regulation in the form of the above, it remains subjective as to what is considered unnecessary
suffering and superfluous injury. It is this subjective element which leads to various
interpretations and different applications of IHL and its associated principles. Perhaps as a direct
response to this there have been numerous treaties concluded over specific forms of weaponry.
Some examples include the 1980 UN Convention on Prohibitions or Restrictions on the Use of
Certain Conventional Weapons Which May be Deemed to be Excessively Injurious or to Have
Indiscriminate Effects, the 1996 Amended Protocol II on Prohibition or Restriction on the Use of
Mines, Booby-Traps and Other Devices, the 1997 Ottawa Convention on the Prohibition of the
Use, Stockpiling, Production and Transfer of Anti-Personnel Mines and on their Destruction, and
the 2008 Dublin Convention on Cluster Munitions. Protection has also been extended to include
the environment by preventing its utilization as a method of warfare through the 1976 UN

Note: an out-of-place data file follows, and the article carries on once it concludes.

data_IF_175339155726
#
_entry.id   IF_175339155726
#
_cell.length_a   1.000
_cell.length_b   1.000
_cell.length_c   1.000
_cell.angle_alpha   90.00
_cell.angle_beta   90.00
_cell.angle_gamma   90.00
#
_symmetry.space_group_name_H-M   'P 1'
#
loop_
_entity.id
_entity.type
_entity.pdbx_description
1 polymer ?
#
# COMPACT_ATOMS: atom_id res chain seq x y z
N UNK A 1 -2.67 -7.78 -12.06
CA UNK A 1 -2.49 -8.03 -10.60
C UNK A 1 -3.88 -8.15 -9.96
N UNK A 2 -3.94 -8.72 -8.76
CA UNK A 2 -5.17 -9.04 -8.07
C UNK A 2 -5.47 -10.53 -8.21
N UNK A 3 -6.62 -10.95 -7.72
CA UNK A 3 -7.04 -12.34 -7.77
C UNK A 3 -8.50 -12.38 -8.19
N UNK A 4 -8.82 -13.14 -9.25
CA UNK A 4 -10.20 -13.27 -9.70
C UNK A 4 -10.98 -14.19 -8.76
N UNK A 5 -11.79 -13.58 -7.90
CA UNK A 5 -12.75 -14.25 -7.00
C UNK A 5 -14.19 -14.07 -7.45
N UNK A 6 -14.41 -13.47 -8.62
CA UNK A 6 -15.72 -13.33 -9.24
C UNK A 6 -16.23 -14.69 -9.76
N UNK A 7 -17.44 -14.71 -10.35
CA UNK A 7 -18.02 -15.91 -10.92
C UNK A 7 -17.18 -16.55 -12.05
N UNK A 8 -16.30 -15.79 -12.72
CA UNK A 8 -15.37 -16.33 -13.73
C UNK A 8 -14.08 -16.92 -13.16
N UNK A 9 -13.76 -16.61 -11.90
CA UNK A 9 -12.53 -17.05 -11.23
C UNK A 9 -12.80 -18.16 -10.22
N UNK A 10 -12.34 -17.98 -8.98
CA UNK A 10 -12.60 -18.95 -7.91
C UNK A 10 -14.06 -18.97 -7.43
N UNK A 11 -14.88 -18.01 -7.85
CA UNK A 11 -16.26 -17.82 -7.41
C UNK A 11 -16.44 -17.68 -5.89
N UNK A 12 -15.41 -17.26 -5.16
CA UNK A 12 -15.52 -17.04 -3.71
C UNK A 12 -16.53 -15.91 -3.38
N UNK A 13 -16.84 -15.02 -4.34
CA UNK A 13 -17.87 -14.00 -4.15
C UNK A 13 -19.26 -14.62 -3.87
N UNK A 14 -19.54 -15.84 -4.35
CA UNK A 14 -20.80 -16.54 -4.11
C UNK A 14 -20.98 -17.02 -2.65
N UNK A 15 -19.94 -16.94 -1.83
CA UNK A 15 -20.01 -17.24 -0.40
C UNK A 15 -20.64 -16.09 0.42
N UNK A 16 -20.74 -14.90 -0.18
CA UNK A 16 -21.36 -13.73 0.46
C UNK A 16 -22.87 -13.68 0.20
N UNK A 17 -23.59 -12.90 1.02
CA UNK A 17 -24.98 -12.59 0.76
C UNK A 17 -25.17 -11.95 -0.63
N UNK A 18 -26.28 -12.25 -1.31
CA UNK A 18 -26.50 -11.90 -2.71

Convention on the Prohibition of Military or any Other Hostile Use of Environmental
Modification Techniques. This includes the practice of modifying the environment as part of a
military strategy which has negative long-term effects.


IHL does not foresee any particular status for corporate actors, such as PMSC.60 Except for the
unlikely case where a PMSC, as such, becomes an independent non-State party to an armed
conflict, its rights and obligations as a corporate actor, therefore, will not be defined by IHL, but
by national law including, where applicable, Corporate Criminal Law. The question of status,
rights and obligations under IHL is much more relevant with regard to the individual employees

59 Article 35(2), Additional Protocol I
60 International Institute of Humanitarian Law, Private Military and Security Companies Study 35th Round-Table,
<available at:>

and contractors of PMSC. All PMSC-personnel carrying out activities for reasons related to an
armed conflict are bound by IHL and criminally responsible for serious violations (war crimes),
irrespective of their status. Individual status becomes relevant primarily for determining the